Arts & Heritage Consultant, Jo Dacombe has really enjoyed working on a study towards developing a Cultural Strategy for Fenland. In this blog post, she discusses the inspiring and welcoming people who she’s been meeting with in her trips to the area.
In January, I was delighted to begin working on a study towards developing a Cultural Strategy for Fenland, Cambridgeshire. The study is supported by Arts Council England and commissioned by Fenland District Council.
We are taking a creative approach to consultation in Fenland, running workshops with people to draw out their ideas and inspire a vision for the future. Throughout February and March, I am conducting sessions around the district, and getting to know the place. The landscape is unique and fascinating, as is the heritage of Fenland, and the more I find out the more I want to know.
I’ve been talking to people in Fenland who are working within the arts and heritage sectors, as well as wellbeing and community development. There is a lot going on in Fenland, once you scratch the surface. I’ve met inspiring artists, filmmakers and writers, people with ideas and ambition, not just in their own artforms, but also about how Fenland can grow a culturally rich offer for residents and visitors to the Fens.
I particularly enjoyed finding out about Glimmer Theatre, a Cambridgeshire based theatre maker, who has been touring a new theatre piece called River Runner. Inspired by the fens’ watery landscape, it’s a wonderful family friendly show with ice skating, magic and adventure, created by a theatre company that aims to unearth hidden stories that need to be told.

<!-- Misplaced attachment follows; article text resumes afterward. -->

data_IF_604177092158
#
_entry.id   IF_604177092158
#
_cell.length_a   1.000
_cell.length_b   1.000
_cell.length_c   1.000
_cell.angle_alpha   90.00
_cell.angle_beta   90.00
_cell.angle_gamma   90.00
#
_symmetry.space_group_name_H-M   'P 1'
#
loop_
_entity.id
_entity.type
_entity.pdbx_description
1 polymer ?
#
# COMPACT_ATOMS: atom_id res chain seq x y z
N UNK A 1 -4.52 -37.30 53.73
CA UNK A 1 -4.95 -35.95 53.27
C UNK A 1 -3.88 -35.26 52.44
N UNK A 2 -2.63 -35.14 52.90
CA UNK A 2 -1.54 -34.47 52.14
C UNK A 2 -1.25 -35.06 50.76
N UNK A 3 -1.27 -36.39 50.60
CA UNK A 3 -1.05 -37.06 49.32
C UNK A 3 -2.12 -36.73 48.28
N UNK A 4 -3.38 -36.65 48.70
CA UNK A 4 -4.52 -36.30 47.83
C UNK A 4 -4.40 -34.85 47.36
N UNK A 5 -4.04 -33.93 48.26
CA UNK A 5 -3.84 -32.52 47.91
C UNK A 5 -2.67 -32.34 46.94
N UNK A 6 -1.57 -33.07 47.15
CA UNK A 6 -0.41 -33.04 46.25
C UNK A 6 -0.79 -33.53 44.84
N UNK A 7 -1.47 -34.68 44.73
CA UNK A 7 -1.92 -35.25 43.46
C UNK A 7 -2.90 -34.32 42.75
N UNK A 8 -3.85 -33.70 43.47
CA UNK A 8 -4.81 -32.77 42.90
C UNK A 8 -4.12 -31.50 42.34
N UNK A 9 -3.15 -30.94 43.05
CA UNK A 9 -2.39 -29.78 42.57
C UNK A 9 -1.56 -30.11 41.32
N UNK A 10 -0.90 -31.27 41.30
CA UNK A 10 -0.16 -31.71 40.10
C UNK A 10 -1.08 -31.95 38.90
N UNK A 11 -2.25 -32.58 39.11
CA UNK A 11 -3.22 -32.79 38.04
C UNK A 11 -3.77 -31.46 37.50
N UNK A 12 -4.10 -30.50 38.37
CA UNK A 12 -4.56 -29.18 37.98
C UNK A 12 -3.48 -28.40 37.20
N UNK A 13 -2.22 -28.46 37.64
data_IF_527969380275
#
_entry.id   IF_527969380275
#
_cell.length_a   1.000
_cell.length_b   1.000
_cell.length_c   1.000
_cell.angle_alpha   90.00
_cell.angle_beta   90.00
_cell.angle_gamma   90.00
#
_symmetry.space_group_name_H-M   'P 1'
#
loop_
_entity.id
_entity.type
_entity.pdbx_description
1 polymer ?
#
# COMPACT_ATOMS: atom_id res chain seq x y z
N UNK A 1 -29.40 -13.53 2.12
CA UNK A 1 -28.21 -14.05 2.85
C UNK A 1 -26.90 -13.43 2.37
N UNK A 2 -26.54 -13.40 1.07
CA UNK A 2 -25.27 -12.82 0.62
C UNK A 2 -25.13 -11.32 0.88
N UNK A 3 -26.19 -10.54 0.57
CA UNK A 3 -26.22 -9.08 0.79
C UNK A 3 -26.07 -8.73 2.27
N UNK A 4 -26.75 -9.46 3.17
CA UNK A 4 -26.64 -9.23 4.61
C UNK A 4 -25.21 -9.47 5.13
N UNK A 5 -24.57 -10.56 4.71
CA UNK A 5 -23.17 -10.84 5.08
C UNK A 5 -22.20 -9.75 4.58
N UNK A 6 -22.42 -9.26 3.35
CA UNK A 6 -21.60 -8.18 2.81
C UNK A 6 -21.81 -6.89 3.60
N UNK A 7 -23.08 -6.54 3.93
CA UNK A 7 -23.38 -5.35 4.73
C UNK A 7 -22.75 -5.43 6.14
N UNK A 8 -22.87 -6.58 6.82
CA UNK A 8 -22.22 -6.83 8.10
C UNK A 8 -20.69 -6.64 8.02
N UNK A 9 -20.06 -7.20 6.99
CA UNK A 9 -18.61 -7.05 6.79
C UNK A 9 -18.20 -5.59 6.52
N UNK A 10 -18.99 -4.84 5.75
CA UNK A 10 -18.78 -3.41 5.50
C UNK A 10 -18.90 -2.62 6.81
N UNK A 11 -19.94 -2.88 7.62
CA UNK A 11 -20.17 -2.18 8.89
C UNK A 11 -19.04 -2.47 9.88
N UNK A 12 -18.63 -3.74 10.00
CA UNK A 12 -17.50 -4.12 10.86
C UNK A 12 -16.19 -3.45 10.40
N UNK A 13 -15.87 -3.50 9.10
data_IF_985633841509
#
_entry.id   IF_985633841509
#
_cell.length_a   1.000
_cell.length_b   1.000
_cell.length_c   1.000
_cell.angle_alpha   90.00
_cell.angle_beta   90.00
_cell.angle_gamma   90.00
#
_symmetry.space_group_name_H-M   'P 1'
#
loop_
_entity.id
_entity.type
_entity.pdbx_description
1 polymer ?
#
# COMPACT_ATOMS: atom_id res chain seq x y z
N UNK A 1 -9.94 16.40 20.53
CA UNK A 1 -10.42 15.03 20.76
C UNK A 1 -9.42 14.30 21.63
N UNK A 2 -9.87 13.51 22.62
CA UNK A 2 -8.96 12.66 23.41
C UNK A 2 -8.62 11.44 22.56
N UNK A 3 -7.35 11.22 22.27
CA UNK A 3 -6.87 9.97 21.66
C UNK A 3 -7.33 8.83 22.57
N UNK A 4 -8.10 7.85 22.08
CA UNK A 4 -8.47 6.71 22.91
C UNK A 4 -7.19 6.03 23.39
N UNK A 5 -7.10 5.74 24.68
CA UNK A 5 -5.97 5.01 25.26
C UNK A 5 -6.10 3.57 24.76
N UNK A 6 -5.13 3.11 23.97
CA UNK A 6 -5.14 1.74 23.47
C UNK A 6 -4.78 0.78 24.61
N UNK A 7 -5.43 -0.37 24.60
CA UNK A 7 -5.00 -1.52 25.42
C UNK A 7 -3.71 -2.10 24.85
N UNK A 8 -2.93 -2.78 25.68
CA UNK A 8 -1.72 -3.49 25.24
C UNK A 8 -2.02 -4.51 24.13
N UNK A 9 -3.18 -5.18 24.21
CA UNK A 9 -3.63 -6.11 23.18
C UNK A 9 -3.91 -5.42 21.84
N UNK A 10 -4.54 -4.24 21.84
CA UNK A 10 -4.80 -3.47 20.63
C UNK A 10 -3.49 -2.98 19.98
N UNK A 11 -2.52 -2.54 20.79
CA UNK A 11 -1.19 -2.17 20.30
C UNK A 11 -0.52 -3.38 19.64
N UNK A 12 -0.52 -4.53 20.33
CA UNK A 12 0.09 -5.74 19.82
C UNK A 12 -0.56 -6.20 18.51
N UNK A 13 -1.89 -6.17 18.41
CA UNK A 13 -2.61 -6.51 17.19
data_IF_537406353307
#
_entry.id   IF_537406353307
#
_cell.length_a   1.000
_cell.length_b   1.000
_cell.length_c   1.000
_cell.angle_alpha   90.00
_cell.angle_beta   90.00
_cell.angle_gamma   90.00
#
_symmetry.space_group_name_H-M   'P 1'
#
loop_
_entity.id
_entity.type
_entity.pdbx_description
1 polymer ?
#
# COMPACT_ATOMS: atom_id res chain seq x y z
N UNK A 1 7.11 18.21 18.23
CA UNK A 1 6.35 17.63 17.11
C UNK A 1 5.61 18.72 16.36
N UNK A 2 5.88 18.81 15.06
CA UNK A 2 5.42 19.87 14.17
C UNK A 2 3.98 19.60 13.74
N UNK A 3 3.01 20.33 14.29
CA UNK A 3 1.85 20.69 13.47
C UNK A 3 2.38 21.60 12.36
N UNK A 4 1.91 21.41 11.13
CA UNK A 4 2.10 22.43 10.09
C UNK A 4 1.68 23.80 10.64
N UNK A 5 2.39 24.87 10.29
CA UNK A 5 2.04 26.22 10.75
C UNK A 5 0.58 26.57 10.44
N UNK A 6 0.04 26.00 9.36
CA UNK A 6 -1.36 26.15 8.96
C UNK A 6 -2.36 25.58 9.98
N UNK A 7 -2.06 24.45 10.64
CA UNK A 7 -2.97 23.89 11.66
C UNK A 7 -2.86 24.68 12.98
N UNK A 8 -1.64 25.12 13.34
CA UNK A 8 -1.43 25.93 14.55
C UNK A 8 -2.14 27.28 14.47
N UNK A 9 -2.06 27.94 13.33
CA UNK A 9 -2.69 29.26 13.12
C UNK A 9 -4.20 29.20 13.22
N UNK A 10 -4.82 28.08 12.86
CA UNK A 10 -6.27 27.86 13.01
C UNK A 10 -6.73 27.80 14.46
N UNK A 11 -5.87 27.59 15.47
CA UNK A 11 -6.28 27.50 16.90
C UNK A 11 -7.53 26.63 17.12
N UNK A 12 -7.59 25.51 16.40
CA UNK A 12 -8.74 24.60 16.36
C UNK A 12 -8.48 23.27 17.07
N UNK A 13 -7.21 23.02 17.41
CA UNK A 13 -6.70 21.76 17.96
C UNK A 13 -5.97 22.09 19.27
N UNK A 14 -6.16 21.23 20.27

I’ve discovered a lot about Fenland’s rich heritage too. There is a wonderful network of independent museums in Fenland, with 5 museums across the district. Run by passionate and knowledgeable people, they are constantly innovating to try new things and create opportunities for people to engage with Fenland’s heritage in different ways. A notable recent event was Octavia Hill’s House opening again for the spring season on International Women’s Day, Sunday March 8th. This was a fitting event to celebrate the life of one of Fenland’s great artists and social reformers, born in Wisbech, Fenland. Octavia was one of the founders of the National Trust, as well as a founder of modern social work. They also be unveiled a new stained glass window created by artist Hazel Perry, and launched a new Memory Booth project.
I’ve been working with local artists. Artist Marian Savill is helping us to connect to local people through creative conversations using collage, workshops where people can get crafty and make something to take home, as well as having the opportunity to contribute their opinions to the study. Make sure you follow the Fenland District Council if you want to find out about these sessions.
Young people are always important to consult with when you are thinking about the future. Recently I worked with a group of young people who are involved in 20Twenty productions, a wonderful Fenland organisation that supports young people through creative participation. The young people are helping me with a survey for their age group.
We’ve just launched an online survey too, to collect the views of local people. You can find it at the link below.
It’s exciting to get to know a place and to find out all the inspiring things that are going on. Fenland is full of creative people with ideas who want to grow their ambition and help forge Fenland’s future. My task, then, is to draw a picture of how all these exciting initiatives come together to build a strong, thriving cultural future for Fenland.